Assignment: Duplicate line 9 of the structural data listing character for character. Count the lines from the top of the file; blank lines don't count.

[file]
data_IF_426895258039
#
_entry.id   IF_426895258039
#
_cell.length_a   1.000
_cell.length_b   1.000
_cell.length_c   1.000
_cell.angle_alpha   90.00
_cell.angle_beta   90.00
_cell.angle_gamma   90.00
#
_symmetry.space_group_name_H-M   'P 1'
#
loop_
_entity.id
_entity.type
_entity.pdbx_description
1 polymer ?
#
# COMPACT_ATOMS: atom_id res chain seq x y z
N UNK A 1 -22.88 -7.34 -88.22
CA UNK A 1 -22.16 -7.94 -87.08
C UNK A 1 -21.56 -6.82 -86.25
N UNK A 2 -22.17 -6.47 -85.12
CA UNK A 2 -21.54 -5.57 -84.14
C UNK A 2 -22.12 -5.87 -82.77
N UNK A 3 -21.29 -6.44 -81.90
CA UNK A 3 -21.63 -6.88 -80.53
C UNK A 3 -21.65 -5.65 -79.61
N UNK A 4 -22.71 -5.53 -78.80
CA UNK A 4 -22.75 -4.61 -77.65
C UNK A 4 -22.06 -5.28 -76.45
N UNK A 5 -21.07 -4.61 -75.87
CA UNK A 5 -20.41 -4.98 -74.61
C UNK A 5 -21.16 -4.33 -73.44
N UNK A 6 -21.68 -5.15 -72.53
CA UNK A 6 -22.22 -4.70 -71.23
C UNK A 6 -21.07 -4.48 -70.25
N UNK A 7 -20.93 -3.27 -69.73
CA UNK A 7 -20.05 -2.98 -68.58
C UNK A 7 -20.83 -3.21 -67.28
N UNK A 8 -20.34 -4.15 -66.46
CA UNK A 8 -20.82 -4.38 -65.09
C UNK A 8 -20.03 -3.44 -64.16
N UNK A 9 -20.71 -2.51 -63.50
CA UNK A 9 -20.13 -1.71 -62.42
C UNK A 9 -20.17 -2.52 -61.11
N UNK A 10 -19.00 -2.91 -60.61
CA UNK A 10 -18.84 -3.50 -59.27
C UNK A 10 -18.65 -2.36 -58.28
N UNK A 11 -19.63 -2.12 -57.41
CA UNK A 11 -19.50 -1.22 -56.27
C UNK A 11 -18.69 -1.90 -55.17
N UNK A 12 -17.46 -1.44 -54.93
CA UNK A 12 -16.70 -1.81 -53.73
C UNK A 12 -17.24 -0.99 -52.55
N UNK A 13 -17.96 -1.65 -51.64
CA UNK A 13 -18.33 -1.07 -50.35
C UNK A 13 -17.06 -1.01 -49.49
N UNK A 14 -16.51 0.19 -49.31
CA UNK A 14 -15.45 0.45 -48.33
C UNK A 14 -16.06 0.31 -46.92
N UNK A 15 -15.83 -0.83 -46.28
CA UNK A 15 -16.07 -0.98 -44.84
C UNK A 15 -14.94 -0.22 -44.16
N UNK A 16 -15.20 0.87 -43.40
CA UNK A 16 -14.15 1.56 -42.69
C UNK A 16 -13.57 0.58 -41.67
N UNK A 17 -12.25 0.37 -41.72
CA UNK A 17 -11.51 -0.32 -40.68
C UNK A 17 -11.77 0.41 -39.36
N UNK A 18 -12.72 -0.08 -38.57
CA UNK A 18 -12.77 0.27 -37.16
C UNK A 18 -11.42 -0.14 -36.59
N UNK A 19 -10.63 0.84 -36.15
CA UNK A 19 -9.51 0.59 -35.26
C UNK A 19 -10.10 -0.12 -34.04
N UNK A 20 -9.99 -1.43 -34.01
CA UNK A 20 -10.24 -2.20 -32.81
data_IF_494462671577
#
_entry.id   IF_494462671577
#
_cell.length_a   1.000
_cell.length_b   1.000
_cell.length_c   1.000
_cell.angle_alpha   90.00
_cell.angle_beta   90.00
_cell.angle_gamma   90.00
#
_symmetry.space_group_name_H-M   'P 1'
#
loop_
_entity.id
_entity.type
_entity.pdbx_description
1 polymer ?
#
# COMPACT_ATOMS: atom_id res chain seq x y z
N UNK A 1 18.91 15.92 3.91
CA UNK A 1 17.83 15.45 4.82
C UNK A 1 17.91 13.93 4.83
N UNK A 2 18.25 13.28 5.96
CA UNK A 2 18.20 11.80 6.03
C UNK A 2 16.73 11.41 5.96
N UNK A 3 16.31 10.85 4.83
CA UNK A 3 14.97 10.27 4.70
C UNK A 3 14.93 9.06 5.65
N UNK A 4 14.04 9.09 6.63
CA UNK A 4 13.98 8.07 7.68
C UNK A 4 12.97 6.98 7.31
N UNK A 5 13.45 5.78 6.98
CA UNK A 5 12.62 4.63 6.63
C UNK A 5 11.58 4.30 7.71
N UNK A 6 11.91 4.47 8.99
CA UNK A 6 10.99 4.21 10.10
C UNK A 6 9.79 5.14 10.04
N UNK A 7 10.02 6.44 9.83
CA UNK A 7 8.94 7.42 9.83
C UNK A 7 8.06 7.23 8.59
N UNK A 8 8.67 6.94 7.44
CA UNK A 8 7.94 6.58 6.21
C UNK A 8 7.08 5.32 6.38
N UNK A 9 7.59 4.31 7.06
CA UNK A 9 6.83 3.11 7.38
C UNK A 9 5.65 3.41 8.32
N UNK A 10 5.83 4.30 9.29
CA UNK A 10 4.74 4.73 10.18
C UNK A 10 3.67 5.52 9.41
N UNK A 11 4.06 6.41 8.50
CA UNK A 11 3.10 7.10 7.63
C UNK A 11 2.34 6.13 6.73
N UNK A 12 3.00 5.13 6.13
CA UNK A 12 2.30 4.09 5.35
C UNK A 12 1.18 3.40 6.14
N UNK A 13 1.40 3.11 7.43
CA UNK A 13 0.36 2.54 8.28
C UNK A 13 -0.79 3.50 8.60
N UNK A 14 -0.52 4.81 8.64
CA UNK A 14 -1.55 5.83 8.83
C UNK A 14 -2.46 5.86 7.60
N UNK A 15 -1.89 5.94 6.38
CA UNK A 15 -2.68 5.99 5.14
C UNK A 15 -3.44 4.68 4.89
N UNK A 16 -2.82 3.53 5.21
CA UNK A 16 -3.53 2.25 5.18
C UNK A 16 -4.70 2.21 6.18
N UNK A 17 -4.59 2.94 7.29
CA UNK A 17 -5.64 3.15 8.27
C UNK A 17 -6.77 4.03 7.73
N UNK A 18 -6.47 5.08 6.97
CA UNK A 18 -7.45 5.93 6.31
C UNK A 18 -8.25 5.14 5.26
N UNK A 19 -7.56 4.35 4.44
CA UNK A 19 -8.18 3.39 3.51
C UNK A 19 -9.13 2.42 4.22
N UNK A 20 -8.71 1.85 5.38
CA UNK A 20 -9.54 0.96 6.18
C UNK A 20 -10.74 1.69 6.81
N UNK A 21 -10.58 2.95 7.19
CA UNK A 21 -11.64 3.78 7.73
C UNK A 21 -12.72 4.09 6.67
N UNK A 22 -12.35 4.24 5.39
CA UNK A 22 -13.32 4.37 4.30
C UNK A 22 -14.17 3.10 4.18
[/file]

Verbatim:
_cell.angle_beta   90.00